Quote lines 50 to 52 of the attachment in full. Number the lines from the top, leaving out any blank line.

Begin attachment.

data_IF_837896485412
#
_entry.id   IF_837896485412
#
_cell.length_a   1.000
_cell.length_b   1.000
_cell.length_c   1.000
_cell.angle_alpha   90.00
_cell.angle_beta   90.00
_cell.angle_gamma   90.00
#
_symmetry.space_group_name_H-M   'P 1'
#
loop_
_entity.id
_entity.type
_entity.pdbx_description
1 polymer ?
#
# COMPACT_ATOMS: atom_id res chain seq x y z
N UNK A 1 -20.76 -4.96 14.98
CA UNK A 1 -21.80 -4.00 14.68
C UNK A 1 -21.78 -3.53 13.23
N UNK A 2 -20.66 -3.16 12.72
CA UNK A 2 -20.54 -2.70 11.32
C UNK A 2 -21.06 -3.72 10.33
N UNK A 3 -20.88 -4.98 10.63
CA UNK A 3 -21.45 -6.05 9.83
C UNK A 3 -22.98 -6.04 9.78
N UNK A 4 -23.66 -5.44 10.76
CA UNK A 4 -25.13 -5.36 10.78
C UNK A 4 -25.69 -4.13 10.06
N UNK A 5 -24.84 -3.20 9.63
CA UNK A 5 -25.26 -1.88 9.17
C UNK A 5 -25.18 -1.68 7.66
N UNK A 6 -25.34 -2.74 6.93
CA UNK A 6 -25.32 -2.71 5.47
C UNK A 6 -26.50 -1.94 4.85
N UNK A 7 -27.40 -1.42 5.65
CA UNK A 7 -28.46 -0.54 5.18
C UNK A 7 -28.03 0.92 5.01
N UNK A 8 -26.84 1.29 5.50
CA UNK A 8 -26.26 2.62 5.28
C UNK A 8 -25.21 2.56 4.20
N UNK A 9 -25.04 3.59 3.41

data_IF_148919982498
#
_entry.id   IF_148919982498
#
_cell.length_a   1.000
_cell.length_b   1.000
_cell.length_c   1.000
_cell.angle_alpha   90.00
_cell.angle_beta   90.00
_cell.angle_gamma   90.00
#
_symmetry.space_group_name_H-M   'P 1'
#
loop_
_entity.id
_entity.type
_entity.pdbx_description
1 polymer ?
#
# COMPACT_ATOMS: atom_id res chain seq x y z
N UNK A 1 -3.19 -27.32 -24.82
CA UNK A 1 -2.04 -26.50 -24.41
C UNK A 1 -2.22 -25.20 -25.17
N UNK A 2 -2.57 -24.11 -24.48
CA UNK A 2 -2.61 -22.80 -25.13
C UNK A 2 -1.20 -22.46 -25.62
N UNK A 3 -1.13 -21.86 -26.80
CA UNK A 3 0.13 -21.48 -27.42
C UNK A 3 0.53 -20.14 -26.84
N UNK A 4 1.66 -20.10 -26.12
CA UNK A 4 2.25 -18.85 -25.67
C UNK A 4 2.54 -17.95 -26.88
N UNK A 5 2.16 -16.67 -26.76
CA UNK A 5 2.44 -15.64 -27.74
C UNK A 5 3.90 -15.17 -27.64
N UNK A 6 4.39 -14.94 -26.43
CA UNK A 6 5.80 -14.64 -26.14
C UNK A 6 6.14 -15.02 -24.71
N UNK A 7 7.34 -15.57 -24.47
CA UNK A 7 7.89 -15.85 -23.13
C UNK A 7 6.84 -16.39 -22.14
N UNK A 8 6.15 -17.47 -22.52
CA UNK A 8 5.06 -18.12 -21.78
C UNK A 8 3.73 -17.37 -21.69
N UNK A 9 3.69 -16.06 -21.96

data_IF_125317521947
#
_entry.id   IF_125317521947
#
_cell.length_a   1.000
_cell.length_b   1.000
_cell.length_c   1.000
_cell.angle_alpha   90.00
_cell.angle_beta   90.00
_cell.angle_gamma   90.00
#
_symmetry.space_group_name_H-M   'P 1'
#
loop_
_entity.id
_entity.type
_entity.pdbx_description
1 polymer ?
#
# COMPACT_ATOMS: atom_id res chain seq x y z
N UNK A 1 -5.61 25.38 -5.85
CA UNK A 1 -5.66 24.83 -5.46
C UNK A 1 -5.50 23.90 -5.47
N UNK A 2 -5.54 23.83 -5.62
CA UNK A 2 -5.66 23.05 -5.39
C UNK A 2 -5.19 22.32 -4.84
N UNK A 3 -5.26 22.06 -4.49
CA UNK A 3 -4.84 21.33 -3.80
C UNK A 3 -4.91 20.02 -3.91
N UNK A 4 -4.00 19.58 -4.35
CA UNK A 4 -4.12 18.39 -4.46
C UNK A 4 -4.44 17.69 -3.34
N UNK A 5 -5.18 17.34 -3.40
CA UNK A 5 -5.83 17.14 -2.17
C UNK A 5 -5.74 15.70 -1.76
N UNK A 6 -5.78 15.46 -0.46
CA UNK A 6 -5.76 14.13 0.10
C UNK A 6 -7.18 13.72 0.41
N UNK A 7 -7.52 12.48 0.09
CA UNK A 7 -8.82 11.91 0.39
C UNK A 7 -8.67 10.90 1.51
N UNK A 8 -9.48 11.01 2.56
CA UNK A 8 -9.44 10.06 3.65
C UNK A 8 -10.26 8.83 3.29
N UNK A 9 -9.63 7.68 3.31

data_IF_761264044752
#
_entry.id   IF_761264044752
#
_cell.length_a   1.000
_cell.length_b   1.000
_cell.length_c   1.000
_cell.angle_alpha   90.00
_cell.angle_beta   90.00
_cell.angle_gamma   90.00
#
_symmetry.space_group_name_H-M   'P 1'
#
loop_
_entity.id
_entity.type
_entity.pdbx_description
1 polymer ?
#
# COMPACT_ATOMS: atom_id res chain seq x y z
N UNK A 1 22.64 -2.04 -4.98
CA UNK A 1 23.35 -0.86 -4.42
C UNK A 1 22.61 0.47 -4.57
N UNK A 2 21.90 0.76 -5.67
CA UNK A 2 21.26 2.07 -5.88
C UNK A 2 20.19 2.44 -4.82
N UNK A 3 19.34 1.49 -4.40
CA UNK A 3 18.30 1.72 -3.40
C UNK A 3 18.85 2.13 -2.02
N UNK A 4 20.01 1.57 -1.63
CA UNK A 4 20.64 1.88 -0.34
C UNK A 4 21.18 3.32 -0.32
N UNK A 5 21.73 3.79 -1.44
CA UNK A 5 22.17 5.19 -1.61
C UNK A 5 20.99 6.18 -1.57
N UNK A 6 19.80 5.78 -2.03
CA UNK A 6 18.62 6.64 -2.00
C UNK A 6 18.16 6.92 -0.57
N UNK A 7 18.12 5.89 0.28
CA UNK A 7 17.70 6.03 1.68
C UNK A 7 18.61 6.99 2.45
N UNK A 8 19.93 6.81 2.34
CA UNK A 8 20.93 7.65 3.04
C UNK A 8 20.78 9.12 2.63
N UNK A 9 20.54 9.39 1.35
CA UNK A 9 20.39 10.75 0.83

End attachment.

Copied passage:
_cell.length_a   1.000
_cell.length_b   1.000
_cell.length_c   1.000